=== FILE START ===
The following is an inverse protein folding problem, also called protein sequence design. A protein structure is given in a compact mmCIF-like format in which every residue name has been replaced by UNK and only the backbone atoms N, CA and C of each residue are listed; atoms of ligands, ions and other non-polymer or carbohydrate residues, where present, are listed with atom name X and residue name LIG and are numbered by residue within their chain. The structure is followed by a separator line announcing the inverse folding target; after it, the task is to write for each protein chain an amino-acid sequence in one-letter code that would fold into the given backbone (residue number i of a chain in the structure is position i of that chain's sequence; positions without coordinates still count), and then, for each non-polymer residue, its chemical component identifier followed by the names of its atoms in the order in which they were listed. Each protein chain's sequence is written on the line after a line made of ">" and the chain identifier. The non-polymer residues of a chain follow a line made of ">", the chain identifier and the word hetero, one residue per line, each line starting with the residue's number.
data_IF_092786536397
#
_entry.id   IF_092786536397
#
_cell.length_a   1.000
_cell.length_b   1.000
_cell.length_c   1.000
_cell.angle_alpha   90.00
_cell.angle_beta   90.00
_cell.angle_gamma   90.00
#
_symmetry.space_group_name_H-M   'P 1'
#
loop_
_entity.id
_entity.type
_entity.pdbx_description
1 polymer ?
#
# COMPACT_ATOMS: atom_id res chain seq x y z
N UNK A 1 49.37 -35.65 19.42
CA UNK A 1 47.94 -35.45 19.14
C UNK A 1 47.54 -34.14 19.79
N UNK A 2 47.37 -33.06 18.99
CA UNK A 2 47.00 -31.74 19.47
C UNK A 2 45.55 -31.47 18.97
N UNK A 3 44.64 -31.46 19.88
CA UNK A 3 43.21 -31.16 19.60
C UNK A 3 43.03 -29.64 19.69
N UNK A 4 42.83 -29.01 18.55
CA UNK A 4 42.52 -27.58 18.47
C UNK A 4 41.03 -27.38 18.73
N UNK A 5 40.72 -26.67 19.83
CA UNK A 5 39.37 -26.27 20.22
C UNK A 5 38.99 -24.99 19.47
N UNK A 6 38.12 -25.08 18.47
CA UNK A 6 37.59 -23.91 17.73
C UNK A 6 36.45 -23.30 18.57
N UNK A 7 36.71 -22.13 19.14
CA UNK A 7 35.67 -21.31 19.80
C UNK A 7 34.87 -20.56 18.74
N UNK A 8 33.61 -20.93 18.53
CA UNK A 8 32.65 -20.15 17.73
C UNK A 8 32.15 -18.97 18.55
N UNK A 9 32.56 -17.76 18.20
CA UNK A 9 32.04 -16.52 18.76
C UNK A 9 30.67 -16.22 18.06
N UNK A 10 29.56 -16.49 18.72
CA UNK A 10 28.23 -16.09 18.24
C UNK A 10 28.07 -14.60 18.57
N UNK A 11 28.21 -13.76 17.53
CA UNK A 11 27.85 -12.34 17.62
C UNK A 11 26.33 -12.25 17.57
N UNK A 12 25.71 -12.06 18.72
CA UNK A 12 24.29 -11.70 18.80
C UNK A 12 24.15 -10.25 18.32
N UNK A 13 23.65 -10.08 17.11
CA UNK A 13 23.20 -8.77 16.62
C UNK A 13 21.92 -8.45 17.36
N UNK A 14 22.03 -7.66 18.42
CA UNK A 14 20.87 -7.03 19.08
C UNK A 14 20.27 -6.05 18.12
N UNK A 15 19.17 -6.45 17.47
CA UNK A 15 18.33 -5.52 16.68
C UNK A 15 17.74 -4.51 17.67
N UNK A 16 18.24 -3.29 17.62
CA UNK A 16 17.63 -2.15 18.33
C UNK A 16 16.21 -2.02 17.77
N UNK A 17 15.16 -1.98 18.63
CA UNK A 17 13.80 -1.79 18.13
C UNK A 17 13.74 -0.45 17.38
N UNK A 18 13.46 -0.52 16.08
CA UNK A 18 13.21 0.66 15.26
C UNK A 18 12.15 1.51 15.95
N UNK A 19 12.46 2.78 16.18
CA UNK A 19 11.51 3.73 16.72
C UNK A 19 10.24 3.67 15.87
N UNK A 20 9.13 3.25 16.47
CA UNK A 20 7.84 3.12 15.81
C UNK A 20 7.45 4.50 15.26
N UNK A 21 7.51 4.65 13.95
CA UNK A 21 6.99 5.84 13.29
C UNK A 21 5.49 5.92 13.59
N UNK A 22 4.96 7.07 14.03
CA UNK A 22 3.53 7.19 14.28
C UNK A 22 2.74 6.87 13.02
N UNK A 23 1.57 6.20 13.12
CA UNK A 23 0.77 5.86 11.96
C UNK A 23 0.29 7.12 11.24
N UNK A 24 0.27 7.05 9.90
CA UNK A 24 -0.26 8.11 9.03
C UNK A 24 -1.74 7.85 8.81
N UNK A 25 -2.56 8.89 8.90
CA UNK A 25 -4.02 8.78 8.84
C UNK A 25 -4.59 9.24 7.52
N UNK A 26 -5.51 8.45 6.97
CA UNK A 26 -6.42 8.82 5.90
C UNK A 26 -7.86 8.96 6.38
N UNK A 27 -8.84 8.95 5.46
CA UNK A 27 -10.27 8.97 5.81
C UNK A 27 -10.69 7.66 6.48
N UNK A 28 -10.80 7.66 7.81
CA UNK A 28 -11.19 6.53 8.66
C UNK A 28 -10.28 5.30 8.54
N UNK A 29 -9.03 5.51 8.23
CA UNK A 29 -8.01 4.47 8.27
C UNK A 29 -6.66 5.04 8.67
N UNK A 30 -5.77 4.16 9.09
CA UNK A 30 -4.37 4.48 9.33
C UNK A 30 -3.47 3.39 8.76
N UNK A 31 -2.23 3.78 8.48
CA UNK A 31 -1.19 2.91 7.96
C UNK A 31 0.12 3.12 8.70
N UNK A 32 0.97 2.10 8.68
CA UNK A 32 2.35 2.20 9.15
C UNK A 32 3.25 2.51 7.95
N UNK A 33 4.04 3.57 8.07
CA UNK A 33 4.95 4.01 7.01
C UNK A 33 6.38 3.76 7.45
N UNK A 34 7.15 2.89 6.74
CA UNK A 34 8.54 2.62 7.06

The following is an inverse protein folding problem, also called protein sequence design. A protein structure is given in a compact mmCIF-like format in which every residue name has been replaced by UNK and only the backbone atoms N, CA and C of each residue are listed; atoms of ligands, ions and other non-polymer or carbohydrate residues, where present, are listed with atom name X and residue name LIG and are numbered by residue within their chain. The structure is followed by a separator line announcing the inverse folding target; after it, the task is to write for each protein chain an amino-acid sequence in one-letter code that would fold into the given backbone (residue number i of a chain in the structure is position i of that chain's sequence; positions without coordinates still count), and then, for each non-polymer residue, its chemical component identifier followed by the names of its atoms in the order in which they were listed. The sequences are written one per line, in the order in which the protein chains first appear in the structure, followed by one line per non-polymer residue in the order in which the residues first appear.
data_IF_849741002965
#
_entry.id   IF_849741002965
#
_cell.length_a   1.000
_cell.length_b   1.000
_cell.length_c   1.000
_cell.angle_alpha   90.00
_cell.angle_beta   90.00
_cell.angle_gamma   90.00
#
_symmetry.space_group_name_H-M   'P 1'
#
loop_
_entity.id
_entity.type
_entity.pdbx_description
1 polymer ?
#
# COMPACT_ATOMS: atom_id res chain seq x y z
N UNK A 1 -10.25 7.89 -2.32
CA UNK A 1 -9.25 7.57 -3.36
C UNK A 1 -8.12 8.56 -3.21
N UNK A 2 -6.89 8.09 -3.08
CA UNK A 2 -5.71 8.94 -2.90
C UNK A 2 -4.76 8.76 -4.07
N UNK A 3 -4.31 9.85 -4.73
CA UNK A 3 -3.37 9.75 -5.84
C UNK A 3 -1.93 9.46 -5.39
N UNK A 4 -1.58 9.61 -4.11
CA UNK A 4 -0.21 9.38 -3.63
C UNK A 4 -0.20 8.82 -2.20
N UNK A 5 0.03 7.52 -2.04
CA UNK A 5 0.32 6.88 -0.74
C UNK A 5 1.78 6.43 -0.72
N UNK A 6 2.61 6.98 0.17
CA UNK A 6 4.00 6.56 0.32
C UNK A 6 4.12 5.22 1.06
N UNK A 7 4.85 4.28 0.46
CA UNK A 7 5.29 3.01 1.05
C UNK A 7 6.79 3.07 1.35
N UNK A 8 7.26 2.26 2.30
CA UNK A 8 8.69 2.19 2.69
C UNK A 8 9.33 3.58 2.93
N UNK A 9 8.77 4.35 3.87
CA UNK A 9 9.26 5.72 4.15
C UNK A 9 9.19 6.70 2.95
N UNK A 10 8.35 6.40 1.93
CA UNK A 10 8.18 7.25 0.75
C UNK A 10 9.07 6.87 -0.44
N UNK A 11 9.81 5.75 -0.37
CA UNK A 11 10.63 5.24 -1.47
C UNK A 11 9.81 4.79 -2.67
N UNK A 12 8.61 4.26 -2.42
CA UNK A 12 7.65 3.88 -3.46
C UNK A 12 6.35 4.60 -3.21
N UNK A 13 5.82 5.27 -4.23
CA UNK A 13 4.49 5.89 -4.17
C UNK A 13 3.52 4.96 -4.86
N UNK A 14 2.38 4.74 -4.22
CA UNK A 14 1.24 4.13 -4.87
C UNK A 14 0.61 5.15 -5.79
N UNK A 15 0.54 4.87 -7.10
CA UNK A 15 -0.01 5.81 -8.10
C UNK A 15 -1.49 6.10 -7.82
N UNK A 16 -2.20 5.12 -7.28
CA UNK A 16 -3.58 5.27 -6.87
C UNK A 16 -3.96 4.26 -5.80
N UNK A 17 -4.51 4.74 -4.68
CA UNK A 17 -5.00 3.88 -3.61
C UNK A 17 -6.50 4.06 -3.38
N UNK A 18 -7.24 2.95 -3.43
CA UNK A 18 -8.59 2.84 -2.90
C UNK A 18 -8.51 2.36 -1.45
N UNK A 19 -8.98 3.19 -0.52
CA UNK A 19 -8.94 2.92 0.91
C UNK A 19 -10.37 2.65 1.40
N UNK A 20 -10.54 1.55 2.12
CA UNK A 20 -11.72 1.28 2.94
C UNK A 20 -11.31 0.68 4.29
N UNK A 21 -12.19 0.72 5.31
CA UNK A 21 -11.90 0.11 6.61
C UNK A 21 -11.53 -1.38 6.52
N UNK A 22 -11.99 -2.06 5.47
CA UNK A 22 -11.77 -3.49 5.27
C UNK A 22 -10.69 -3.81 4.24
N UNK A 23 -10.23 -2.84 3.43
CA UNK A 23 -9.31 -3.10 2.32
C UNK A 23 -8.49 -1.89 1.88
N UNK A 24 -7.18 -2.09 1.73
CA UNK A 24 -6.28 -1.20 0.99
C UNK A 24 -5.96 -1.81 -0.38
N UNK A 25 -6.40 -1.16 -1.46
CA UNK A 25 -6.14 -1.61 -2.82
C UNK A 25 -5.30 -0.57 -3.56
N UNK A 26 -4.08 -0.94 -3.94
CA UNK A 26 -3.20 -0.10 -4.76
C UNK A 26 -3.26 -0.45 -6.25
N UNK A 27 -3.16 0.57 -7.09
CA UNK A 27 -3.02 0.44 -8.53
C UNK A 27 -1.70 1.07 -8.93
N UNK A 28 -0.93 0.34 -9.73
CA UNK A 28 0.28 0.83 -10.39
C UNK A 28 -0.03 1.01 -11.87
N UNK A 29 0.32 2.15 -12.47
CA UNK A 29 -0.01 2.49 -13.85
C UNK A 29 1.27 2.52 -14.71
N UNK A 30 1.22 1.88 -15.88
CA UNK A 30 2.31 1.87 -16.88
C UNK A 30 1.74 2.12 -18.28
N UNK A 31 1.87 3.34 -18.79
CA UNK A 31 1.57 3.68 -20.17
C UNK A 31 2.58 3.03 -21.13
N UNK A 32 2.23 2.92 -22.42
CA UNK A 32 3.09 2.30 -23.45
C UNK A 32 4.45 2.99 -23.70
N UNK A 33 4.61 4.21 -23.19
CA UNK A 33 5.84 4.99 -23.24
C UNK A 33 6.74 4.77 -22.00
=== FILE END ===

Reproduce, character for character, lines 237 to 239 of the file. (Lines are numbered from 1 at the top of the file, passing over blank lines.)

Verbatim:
N UNK A 32 2.23 2.92 -22.42
CA UNK A 32 3.09 2.30 -23.45
C UNK A 32 4.45 2.99 -23.70